Gone but not Forgotten
George (Bill) McNamee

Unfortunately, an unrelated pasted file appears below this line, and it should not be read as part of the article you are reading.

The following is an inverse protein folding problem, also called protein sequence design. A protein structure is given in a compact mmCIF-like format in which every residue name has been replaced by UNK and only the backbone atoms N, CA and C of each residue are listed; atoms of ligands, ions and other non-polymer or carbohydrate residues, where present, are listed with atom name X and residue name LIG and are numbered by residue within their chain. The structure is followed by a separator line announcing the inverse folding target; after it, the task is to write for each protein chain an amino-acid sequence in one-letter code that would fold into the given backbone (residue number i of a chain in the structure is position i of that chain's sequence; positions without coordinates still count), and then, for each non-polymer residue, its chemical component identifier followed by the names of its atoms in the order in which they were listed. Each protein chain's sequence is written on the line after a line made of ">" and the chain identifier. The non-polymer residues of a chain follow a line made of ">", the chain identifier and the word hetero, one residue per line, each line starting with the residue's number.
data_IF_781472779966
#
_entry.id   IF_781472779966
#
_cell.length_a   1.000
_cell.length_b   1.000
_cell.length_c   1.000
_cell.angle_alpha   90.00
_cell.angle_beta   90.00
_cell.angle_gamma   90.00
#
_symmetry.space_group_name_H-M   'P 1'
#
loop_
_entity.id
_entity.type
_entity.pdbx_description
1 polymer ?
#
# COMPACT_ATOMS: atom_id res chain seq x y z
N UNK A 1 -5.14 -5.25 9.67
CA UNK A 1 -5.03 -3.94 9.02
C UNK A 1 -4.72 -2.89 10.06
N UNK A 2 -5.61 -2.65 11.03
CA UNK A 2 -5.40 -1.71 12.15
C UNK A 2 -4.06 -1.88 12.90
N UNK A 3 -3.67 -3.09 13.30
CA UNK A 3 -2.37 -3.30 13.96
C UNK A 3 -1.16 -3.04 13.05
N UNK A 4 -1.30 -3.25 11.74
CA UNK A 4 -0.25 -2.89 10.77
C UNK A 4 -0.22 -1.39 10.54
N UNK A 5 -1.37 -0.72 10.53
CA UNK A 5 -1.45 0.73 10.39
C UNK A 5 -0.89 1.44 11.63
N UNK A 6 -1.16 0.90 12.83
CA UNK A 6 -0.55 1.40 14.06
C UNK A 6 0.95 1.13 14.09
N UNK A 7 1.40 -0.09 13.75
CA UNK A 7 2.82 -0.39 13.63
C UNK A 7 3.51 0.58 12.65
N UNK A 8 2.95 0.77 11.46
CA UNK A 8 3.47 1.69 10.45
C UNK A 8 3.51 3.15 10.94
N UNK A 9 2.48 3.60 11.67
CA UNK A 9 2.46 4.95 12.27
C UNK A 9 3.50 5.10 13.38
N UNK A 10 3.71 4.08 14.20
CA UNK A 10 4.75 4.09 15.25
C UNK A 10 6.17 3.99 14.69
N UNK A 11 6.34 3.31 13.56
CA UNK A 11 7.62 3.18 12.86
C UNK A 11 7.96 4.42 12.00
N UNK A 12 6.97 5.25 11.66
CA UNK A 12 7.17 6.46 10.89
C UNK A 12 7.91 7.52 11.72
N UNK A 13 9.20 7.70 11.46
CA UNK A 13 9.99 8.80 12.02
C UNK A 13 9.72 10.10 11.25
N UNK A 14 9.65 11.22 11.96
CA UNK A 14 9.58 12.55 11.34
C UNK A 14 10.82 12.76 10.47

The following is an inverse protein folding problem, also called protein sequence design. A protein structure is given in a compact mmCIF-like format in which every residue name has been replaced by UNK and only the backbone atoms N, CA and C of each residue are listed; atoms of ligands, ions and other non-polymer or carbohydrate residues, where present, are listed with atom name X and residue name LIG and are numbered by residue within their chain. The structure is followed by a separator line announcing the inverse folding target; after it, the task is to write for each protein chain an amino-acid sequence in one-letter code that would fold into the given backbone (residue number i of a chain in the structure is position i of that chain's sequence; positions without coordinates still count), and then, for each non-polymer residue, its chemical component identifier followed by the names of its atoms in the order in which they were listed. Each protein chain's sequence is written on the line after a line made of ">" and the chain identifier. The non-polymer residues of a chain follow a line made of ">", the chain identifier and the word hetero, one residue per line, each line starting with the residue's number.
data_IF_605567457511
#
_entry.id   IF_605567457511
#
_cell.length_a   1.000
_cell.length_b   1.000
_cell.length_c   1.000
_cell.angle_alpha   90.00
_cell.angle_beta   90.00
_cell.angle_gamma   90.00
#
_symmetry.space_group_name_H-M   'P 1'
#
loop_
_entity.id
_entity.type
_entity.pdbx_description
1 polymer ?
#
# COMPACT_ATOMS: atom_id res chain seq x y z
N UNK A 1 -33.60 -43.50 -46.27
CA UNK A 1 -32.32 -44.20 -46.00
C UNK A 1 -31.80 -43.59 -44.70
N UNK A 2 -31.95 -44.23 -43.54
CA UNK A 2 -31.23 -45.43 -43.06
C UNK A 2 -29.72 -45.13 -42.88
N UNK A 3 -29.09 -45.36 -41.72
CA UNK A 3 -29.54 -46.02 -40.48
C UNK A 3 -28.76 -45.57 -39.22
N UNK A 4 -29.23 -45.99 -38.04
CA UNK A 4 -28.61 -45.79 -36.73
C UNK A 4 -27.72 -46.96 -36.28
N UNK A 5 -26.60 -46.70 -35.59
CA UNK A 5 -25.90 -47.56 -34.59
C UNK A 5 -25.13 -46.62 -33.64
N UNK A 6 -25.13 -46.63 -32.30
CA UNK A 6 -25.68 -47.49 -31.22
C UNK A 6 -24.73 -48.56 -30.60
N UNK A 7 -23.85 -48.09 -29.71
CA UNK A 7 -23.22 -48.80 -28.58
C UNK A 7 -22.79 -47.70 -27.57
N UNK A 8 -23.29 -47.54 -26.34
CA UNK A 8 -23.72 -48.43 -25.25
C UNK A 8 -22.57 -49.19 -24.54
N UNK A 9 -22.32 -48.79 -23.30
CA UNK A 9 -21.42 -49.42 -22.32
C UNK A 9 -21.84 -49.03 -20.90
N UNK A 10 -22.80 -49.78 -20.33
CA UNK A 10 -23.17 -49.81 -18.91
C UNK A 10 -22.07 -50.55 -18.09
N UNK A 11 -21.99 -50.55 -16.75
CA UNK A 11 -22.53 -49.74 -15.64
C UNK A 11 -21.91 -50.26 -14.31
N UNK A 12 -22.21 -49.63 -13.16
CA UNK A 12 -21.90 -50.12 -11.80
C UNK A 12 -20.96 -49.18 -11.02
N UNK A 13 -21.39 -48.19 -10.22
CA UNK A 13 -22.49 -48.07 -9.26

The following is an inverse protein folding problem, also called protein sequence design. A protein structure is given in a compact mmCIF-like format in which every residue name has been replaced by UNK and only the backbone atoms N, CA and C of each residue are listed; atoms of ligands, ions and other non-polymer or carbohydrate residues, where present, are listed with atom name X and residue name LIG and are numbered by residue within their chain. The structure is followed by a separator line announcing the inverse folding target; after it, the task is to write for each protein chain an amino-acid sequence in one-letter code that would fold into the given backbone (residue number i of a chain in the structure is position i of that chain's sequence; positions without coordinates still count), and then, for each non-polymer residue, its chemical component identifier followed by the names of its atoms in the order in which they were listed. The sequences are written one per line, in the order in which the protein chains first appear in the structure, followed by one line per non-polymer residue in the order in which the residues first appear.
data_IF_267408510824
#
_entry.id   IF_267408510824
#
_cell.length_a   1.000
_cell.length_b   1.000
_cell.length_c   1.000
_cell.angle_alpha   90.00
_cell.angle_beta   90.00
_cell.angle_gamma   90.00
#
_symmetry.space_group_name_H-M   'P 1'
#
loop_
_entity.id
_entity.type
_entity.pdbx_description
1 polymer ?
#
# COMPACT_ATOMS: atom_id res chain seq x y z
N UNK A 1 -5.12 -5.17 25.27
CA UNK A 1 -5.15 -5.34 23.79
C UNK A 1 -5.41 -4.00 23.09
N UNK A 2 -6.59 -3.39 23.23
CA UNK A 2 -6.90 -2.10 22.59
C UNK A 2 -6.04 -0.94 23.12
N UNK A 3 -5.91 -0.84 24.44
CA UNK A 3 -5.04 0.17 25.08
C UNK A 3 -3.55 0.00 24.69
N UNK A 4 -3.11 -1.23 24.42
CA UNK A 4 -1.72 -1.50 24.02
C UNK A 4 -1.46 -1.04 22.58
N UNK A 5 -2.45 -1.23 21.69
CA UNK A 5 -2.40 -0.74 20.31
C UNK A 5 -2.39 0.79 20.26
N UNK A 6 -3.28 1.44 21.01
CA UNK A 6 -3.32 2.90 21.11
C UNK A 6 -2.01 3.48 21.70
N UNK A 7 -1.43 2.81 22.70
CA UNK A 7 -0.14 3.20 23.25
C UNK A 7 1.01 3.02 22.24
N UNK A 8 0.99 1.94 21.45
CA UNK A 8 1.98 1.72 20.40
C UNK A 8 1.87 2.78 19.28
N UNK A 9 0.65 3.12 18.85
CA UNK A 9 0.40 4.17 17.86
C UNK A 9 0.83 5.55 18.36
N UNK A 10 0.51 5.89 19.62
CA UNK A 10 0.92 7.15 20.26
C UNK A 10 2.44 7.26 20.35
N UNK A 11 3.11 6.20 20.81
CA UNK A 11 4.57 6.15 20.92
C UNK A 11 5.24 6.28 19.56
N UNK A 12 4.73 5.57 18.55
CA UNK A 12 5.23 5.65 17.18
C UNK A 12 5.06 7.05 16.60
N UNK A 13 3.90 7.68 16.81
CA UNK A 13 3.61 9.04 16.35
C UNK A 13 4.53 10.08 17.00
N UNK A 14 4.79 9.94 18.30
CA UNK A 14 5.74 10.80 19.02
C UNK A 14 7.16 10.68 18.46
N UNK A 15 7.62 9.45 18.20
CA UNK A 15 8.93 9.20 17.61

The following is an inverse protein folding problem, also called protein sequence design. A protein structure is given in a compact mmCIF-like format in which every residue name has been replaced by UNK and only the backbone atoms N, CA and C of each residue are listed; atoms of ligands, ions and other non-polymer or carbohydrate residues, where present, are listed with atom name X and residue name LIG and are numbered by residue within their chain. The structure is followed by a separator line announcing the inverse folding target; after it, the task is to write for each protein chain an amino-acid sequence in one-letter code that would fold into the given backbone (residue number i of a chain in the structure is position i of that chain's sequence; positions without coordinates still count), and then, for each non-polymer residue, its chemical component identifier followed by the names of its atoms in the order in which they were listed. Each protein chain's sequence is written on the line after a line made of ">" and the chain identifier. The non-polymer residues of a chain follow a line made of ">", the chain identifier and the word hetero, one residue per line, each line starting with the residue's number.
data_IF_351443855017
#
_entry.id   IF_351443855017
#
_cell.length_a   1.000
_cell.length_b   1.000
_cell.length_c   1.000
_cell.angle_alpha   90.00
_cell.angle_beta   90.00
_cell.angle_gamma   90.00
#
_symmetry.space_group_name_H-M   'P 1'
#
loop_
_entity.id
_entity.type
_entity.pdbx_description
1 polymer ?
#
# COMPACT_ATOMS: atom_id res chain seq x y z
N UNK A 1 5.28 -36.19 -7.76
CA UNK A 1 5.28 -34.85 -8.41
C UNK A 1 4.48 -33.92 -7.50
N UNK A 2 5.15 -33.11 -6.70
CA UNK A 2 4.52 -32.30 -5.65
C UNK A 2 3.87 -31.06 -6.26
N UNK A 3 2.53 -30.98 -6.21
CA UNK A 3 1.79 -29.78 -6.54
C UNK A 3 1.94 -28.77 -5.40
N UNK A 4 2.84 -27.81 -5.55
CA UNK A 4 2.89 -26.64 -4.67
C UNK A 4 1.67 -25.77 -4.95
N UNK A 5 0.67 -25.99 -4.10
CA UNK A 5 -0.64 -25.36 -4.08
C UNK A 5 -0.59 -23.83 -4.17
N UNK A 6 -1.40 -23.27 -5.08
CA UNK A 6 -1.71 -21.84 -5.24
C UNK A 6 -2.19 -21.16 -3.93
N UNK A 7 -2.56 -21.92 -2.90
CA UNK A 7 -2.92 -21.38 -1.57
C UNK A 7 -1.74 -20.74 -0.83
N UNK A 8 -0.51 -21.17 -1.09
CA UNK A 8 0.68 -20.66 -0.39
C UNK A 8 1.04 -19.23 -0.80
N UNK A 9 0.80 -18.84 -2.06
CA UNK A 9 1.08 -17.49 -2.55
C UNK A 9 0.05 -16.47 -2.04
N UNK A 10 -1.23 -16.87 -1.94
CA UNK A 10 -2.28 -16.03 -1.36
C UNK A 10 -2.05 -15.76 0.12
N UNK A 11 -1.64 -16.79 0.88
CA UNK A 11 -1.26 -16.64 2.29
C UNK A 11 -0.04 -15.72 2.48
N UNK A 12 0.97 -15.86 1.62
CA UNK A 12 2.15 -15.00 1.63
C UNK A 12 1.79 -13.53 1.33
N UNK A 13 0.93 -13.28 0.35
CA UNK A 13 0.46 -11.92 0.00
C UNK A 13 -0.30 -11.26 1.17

in May 2011 I was diagnosed with brain cancer, Glioblastoma Multiforme, and my life changed. I was just shy of my 70th birthday. My wife MaryJane and I are looking forward to our 50th wedding anniversary next fall. My symptoms started with the slightest feelings of confusion and nausea, nothing very obvious, lasting only seconds to a minute or two. My wife and I were on one of our cross country drives. We enjoy driving to new destinations. This trip was to a convention in Nashville. On our drive toward home, we had planned to stop by my brother's home. After experiencing quite a few of these "episodes", and being the only one of the two of us who could drive, my wife decided to call the doctor to see what these episodes could be and should we be concerned. The nurse told us to go straight to the ER at our local hospital. We drove another 3 1/2 hours to get to the hospital, not really thinking this was of any great importance, after all these little episodes were hardly noticeable, and I had no other symptoms that would make me believe I was in any immanent danger. We arrived at the hospital ER. The initial suggestion was that I was having little strokes. Obviously I was very concerned about this possibility, and was willing to undergo the testing. When the doctor returned however, there was quite a different response. He said, "I have good news and bad news, good news, you are not having a stroke. Bad news you have a brain tumor." Well that was completely unexpected. Of course the immediate questions are asked; where, how big, what do we do now? Within a week, I was having my first brain surgery. We had to ask the question, what is the survival rate with this form of cancer? The answer was not so great: about 14 - 18 months with treatments, and about 3 - 6 months without. WOW! Given those odds and watching others who have battled other forms of cancer with chemo and radiation, we were really agonizing over the whether we even wanted to try to seek out treatments...would the cost be too much, the travel be to intense, the toll on our family be to draining? After having a family conference we decided to at least do the standard treatments, and further investigating into any and all other treatments available. Our neurosurgeon suggested we look into clinical trails. Obviously we have heard of clinical trials before, but were clueless as to how to go about getting into one, and which one to choose, or where to even look for one I would qualify for. Again, after discussing with or family we decided to look into the possibility of joining a clinical trial at one of the leading hospitals doing this type of research. We chose Duke University, in North Carolina, specifically The Preston Robert Tisch Brain Tumor Center at Duke. I became involved in a clinical trial for Gliadel Wafers. This is a procedure where they place up to 8 disolvable wafers of a concentrated form of chemo medication right into the area where the tumor was removed. The thought is that the release of the medication right in that location will kill any remaining cancer that was not removed, and hopefully prevent a new recurrence from happening as quickly as normally expected. That surgery took place in June of 2011. After returning from NC, we started the first round of Chemo and the radiation treatment. I am currently on a 5/23 dose of chemo, take 1 Temador pill 5 days in a row, and then take none for the next 23 days, then repeat the schedule. I have also started taking Avastin. This is another new drug treatment for brain cancer administered by IV once every 2 weeks. Overall my life has changed dramatically. I was the one who took care of and sheltered my wife during our marriage, and now the roles have been swiftly reversed. My short term memory is almost gone completely. Even though I still have the use of my legs, they are weakened due to the medications, and the lack of physical activity I once had. I try to go to my desk at our church, I am a Deacon in the Catholic Church. It is hard to concentrate and comprehend what I need to do. Some days I feel like things are getting back to a more normal way of life, and others seem like they are far from it! What I want most out of this experience is to be able to at least help someone else who gets this same diagnosis. I want my family to start a foundation for that. I wanted to be involved in a clinical trial so that my experiences are worth something, are measured and tested and will possibly be assistance to someone who finds the cure, or the method of prevention to this horrible disease.